Upon Bering called in, I sat down with a friendly doctor who asked me all about my life, the people in it, how satisfied I am, if I have enough emotional support, all fun conversation topics to discuss with a new doctor.  Eventually we got into the first portion of the testing.  Much of it related to listening to paragraphs, and responding to questions within the stories offered.  I if remember that I'd found the test somewhat demeaning in 2009.  After stating that, I'd told that this was a standardized test, meant for me greatest marorority of the population.  I still have unpleasant remarks about this, but I'll keep,them to myself.  I even said that to the woman interviewing me, which I immediately regretted.  Sometimes I'll hear myself being rude, and wonder if I've developed a problem filtering rude comments.  Then again, I also wonder if it's a horrifying norm, I'm adapting to, without notice.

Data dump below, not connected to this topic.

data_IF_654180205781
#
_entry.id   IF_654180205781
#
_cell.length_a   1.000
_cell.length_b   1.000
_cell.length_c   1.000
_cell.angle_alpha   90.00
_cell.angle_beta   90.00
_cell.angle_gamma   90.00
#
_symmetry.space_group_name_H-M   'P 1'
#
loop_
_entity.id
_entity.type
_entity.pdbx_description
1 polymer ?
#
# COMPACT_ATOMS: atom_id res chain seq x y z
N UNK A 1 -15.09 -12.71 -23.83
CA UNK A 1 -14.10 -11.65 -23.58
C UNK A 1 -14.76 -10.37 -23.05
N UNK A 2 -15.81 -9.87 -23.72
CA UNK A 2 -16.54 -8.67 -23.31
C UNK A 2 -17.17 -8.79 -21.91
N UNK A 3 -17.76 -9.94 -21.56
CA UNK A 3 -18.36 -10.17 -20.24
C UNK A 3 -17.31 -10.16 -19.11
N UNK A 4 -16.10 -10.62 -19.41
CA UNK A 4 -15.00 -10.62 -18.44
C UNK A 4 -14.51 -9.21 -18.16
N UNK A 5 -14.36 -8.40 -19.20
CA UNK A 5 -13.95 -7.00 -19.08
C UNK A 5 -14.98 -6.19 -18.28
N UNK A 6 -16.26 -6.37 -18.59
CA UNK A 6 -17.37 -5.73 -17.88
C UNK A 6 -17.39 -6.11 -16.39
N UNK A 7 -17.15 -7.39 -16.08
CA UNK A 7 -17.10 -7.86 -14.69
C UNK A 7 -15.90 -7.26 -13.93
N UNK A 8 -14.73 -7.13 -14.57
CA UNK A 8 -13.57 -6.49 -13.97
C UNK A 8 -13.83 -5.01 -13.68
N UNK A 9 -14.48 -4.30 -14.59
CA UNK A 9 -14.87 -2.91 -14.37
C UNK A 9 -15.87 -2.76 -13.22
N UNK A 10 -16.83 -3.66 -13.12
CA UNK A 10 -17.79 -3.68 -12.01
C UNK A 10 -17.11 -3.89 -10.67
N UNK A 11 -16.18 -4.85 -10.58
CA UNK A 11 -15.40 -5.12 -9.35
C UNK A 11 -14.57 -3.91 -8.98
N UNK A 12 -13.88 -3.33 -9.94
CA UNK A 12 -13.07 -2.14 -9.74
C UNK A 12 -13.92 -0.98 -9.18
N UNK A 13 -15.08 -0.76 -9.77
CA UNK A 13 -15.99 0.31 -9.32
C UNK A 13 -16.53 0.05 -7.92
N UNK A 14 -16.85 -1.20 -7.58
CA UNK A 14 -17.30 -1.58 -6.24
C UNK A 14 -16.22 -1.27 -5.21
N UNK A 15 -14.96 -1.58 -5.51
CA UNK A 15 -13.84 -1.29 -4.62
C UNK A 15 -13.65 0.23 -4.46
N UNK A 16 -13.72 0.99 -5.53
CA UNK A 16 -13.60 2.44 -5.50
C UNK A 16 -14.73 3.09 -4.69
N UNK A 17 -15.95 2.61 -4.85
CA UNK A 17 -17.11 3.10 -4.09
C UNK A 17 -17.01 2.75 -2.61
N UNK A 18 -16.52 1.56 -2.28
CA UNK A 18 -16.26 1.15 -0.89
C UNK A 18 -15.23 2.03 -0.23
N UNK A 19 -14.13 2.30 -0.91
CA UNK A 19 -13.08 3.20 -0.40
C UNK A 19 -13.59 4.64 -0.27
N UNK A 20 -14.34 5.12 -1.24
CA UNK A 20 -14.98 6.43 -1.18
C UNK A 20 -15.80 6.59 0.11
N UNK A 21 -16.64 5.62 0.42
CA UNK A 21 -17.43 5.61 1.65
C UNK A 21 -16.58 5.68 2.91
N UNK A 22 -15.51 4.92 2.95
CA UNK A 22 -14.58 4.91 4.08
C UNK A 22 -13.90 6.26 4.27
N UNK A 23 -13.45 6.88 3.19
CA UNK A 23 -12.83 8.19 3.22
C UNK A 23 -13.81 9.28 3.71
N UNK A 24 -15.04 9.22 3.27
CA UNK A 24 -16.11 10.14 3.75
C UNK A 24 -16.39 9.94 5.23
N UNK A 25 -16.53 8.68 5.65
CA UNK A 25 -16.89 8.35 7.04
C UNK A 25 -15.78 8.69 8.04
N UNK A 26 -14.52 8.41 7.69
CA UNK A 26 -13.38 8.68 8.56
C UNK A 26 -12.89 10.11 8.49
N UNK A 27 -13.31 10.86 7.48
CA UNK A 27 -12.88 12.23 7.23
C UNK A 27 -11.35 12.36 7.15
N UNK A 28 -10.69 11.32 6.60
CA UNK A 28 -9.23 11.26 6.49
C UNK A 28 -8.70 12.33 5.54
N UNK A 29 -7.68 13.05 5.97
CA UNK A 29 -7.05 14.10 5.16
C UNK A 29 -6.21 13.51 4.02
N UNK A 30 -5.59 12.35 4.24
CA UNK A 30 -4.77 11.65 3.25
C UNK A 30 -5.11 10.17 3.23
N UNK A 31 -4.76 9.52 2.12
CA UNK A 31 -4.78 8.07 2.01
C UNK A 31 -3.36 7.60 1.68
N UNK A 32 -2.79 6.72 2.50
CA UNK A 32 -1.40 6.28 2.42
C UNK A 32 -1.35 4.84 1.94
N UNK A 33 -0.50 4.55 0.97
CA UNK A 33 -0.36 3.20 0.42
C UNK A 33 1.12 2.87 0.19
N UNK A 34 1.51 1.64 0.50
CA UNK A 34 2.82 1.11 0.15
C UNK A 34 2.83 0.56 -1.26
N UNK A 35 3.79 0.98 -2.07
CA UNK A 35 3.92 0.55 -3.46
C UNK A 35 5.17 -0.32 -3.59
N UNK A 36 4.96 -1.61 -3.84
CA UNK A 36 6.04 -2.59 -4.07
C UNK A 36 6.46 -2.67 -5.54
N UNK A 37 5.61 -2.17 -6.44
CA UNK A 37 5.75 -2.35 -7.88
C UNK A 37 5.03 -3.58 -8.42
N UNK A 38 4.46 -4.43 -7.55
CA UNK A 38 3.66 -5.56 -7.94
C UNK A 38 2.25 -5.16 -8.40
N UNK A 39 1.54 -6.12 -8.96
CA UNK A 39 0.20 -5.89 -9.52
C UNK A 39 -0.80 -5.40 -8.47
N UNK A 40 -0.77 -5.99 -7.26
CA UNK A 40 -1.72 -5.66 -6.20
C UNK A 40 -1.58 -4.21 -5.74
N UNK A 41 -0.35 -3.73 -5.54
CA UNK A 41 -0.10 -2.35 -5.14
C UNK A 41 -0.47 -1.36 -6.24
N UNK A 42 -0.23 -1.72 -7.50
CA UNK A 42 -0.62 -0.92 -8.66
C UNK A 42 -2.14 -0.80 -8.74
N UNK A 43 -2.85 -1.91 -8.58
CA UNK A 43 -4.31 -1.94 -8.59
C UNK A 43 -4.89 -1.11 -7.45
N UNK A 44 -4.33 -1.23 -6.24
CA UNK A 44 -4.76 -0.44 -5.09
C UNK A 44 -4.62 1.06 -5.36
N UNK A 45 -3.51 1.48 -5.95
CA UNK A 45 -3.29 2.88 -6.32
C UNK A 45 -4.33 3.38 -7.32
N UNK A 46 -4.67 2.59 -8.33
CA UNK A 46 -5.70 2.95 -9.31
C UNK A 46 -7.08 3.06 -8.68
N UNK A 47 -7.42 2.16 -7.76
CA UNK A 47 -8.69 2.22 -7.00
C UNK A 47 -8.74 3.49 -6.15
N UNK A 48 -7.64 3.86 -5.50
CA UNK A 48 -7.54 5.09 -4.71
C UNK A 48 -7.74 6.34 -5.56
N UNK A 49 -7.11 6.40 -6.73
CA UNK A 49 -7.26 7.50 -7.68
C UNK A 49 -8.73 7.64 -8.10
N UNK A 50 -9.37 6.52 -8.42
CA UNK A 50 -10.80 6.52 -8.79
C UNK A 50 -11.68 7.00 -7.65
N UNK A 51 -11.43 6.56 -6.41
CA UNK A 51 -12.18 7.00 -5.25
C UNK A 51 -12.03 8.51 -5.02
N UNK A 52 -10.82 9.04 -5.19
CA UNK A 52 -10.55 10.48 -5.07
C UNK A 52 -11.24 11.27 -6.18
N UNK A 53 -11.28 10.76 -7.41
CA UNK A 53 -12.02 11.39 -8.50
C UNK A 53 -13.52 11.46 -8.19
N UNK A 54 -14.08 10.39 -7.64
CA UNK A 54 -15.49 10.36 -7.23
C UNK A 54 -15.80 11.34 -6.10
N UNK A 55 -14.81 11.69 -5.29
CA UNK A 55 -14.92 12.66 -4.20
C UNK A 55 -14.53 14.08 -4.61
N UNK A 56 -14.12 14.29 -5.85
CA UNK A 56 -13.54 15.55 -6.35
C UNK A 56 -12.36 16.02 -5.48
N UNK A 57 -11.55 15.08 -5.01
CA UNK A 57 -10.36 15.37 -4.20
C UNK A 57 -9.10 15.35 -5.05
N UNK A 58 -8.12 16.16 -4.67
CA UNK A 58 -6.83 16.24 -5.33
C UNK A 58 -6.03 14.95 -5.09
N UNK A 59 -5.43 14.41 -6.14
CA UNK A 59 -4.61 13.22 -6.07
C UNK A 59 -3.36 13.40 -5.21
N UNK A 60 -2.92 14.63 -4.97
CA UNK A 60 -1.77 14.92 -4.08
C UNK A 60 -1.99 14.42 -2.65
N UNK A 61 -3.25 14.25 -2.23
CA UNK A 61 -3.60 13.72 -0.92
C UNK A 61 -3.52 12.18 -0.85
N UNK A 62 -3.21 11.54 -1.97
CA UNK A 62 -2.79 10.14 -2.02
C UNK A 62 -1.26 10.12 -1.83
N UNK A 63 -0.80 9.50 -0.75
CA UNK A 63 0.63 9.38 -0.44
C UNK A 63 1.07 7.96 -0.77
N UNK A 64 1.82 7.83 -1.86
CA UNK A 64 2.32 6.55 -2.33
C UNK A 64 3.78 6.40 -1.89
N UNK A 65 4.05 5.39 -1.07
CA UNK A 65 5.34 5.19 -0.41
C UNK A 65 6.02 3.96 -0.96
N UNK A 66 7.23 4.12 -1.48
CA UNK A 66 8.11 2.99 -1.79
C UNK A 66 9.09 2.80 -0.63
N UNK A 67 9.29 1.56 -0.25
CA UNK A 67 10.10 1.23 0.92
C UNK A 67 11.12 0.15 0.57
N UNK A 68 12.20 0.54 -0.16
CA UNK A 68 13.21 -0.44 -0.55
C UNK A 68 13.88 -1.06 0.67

I was sincerely grateful for the lunch break.  I could hear my stomach growling in the quiet office, and took out my meager snack lunch.  I felt very underprepared for my day, though I had believed I would have enough time to walk to the othe building, and buy food.  In 20 minutes, I'd barely have time to walk there, let alone eat the food I got, and walk back.  So, that did not work out well for me, but at least I had some food with me.

The second battery of tests focused more on recalling lists, mathematical  word problems,  and a visual  memory test of various deigns.  I know I have a visual memory problem, so that felt very confusing.  The idea of the math problems concerned me, but they were quite simple.  I also had to organize tiles to match a paper diagram.  That felt difficult and tense in the moment, but wasn't as problematic as I'd anticipated.